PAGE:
Monthly Archives: August 2011

Wise Words on Tough Times

One of the most profound challenges that leaders face is how to effectively deal with problems, urgencies and crises. Add to this the impact of major events and issues beyond the organization – from economic difficulties, wars, political conflicts, and natural disasters to hardships and stress in the leader’s own personal life. All of this adds up to requiring a very significant degree of skill and maturity to maintain a constructive outlook and provide inspiring leadership.

Food for Thought ~

The following quotation is a brilliant answer to this challenge. It was written c. 1930, so let us appreciate its wisdom and mentally add the word “women” to reflect that times have changed.

“The world will go on somehow, and more crises will follow. It will go on best, however, if among us there are men who have stood apart, who refused to be anxious or too much concerned, who were cool and inquiring, and had their eyes on a longer past and a longer future.”

Walter Lippman, Pulitzer Prize Winning Writer and Journalist

Question of the day ~

As a leader, are you able to find a perspective that allows you to be effective and inspiring even in the face of organizational crises and world events?

Many readers wrote in response to last week’s column on Happiness and Forgiveness. I’m glad it resonated with so many of you.

Keep on forgiving – yourself and others.

3 Keys and 4 Practices for Happiness

Regardless of our intelligence, expertise, and good intentions, we all misstep once in a while. The corollary is of course, forgiveness. I had the pleasure of hearing Dr. Fred Luskin speak on this subject. He is the co-founder of the Stanford Forgiveness Project, and author of Forgive for Good and Stress Free for Good. He has studied what it means for people to be satisfied with their lives, which is as relevant for leaders in the workplace as it is for each of us personally. The research on this subject indicates that three factors lead to happiness:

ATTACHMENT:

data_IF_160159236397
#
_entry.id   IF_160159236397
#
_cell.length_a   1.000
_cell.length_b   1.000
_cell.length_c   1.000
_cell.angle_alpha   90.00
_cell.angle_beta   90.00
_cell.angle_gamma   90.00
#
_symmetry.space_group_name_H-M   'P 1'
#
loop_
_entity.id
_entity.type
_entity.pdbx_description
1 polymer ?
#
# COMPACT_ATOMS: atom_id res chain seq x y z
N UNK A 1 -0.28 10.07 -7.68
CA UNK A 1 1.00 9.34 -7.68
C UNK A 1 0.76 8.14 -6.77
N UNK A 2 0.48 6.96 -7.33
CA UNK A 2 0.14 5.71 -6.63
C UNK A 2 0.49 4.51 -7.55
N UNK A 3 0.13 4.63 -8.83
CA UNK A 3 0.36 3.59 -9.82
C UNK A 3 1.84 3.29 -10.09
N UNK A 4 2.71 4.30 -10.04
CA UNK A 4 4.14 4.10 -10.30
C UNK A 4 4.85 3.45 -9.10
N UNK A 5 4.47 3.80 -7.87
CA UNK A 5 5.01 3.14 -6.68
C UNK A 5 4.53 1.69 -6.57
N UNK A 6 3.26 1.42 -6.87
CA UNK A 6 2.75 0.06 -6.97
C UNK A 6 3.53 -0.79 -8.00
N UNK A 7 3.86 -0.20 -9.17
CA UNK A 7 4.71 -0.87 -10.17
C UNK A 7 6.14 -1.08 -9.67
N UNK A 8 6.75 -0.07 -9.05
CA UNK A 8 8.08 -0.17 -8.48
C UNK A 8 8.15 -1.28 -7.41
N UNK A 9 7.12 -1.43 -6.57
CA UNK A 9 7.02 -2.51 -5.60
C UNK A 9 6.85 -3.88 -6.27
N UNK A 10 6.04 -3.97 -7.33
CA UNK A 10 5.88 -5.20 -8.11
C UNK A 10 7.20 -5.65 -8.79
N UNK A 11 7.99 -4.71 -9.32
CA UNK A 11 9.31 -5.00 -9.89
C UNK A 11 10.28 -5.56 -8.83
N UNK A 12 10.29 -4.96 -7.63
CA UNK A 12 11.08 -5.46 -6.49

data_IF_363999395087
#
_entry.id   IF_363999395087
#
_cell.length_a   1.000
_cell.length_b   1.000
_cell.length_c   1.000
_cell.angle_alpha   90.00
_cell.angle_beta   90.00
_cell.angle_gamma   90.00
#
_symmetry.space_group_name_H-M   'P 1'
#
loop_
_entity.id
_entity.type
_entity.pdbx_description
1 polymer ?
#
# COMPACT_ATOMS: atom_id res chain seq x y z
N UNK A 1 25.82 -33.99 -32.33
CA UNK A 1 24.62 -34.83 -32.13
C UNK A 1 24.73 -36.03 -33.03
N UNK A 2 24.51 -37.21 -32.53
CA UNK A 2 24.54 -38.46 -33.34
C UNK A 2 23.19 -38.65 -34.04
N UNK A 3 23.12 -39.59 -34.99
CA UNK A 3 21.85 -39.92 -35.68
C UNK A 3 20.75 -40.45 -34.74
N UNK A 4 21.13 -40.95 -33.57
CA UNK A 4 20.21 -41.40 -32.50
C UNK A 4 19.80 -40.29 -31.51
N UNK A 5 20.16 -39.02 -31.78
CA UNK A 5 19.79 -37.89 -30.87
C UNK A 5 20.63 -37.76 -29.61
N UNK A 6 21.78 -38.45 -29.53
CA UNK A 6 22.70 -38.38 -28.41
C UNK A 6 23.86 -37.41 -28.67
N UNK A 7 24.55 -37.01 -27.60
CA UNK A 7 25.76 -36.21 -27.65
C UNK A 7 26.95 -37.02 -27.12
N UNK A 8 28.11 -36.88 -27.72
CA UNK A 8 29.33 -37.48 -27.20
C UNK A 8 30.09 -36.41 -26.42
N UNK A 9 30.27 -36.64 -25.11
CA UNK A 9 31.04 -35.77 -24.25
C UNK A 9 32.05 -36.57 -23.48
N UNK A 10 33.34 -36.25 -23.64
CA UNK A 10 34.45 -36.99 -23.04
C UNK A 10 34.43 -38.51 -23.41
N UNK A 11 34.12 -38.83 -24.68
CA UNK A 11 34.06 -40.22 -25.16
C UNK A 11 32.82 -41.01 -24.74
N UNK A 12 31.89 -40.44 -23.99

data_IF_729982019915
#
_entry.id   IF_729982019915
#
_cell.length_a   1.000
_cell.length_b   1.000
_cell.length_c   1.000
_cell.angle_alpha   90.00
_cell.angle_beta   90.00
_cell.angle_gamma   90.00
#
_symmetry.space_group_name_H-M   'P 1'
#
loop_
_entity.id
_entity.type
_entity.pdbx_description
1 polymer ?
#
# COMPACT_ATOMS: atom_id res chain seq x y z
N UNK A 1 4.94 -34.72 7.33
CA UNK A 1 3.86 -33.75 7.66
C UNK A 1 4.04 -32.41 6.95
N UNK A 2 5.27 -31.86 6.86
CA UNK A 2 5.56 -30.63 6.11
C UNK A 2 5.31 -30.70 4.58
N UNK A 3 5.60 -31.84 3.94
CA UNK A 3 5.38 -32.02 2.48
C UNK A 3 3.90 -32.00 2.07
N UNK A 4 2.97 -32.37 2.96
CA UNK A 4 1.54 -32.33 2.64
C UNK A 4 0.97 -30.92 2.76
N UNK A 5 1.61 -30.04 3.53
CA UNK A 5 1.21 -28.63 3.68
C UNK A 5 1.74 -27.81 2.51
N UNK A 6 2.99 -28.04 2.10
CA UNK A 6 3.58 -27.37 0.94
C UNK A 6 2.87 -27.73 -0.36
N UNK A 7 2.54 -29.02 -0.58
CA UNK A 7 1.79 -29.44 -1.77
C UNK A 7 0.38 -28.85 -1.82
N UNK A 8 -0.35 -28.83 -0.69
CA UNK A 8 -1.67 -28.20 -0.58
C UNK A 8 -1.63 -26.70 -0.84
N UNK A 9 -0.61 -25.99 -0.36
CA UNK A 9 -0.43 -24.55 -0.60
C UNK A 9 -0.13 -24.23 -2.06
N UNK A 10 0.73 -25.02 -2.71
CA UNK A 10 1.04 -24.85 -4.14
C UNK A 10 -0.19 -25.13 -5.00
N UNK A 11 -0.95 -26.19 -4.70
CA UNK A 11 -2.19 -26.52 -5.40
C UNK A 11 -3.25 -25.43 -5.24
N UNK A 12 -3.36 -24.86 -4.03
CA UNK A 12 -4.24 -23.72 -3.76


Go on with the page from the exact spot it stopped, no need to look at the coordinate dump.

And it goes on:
1) a deep sense of purpose and meaning,
2) being of service, helping others, and
3) relationship, connection with others, community.

Food for Thought ~

His summation included these insights on how to be happy:

– Practice small, relentless opportunities for kindness.
– Learn and practice being able to say you’re sorry.
– Think of how you can help others: co-workers, customers, family, friends.
– Slow down enough to notice when somebody near you needs help.

Question of the day ~

As a leader, how can you use these insights in your organization? Have you considered the myriad benefits of having happier employees?

I hope you find Dr. Luskin’s thoughtful observations as inspiring as I did.

Return to a Metaphor

My long-time readers will find this metaphor familiar ~ a hike on my usual trail at my “home” park. Once again, the experience fulfilled its metaphoric potential! This time, it was thanks to a very unusual phenomenon: during my hour-long hike, I was the only person on the trail. Usually I see a half-dozen or more people. I hear voices in the distance and exchange greetings with passing hikers. This day there was neither, and I felt quite alone – just wild creatures, wild blackberries and me.

Food for Thought ~

Naturally, my thoughts turned to leadership. Indeed, leadership often involves being out ahead of others to some degree. I often think that being a leader is like being a scout, looking ahead and surveying the terrain, the weather, the obstacles. It occurs to me that there are a number of questions worth asking if you find yourself out on the trail alone. Are you perhaps out of touch with your team, your followers? Are you too far ahead? Have you gotten off the main trail and onto a side trail? Or are you right where you need to be to effectively lead?

Question of the day ~

Have you ever had the feeling you were out too far ahead of your group? What methods do you use to find the optimal balance of visionary leadership and maintaining a close connection with your team?

If you are still debating whether or not to take some time off this summer, here’s the read more link to my recent article on the benefits for both you and your company.